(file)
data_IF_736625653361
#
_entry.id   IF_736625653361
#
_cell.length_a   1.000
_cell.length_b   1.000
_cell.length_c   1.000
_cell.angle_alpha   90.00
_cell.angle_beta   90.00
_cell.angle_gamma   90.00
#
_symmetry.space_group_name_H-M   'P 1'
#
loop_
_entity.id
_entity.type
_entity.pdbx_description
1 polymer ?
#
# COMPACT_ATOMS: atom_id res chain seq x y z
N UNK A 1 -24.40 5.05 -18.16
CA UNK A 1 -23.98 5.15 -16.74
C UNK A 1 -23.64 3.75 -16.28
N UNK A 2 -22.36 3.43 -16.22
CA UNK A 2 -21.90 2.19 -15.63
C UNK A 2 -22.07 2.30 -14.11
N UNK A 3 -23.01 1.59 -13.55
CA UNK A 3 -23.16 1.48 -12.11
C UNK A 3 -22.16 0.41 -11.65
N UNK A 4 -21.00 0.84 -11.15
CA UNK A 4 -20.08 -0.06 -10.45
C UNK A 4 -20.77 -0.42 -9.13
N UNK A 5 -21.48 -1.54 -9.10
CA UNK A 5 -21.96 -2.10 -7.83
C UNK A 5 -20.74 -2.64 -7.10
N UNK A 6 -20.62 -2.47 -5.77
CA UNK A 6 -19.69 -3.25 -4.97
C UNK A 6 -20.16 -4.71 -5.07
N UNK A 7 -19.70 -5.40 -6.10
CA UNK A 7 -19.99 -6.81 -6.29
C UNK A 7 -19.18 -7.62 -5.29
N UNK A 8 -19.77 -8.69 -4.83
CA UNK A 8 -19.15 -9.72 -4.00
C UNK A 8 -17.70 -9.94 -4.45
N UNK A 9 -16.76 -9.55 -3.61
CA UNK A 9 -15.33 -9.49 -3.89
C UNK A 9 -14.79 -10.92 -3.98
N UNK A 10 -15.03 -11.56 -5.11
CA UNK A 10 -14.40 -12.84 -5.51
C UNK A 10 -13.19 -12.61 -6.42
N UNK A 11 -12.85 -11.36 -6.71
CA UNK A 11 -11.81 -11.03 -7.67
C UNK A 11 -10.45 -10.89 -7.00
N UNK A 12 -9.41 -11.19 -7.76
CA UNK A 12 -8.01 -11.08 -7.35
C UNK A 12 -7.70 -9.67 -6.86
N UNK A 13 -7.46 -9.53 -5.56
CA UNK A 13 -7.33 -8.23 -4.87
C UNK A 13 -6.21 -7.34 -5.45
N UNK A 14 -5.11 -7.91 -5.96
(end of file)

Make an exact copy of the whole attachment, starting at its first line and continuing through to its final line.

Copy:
data_IF_736625653361
#
_entry.id   IF_736625653361
#
_cell.length_a   1.000
_cell.length_b   1.000
_cell.length_c   1.000
_cell.angle_alpha   90.00
_cell.angle_beta   90.00
_cell.angle_gamma   90.00
#
_symmetry.space_group_name_H-M   'P 1'
#
loop_
_entity.id
_entity.type
_entity.pdbx_description
1 polymer ?
#
# COMPACT_ATOMS: atom_id res chain seq x y z
N UNK A 1 -24.40 5.05 -18.16
CA UNK A 1 -23.98 5.15 -16.74
C UNK A 1 -23.64 3.75 -16.28
N UNK A 2 -22.36 3.43 -16.22
CA UNK A 2 -21.90 2.19 -15.63
C UNK A 2 -22.07 2.30 -14.11
N UNK A 3 -23.01 1.59 -13.55
CA UNK A 3 -23.16 1.48 -12.11
C UNK A 3 -22.16 0.41 -11.65
N UNK A 4 -21.00 0.84 -11.15
CA UNK A 4 -20.08 -0.06 -10.45
C UNK A 4 -20.77 -0.42 -9.13
N UNK A 5 -21.48 -1.54 -9.10
CA UNK A 5 -21.96 -2.10 -7.83
C UNK A 5 -20.74 -2.64 -7.10
N UNK A 6 -20.62 -2.47 -5.77
CA UNK A 6 -19.69 -3.25 -4.97
C UNK A 6 -20.16 -4.71 -5.07
N UNK A 7 -19.70 -5.40 -6.10
CA UNK A 7 -19.99 -6.81 -6.29
C UNK A 7 -19.18 -7.62 -5.29
N UNK A 8 -19.77 -8.69 -4.83
CA UNK A 8 -19.15 -9.72 -4.00
C UNK A 8 -17.70 -9.94 -4.45
N UNK A 9 -16.76 -9.55 -3.61
CA UNK A 9 -15.33 -9.49 -3.89
C UNK A 9 -14.79 -10.92 -3.98
N UNK A 10 -15.03 -11.56 -5.11
CA UNK A 10 -14.40 -12.84 -5.51
C UNK A 10 -13.19 -12.61 -6.42
N UNK A 11 -12.85 -11.36 -6.71
CA UNK A 11 -11.81 -11.03 -7.67
C UNK A 11 -10.45 -10.89 -7.00
N UNK A 12 -9.41 -11.19 -7.76
CA UNK A 12 -8.01 -11.08 -7.35
C UNK A 12 -7.70 -9.67 -6.86
N UNK A 13 -7.46 -9.53 -5.56
CA UNK A 13 -7.33 -8.23 -4.87
C UNK A 13 -6.21 -7.34 -5.45
N UNK A 14 -5.11 -7.91 -5.96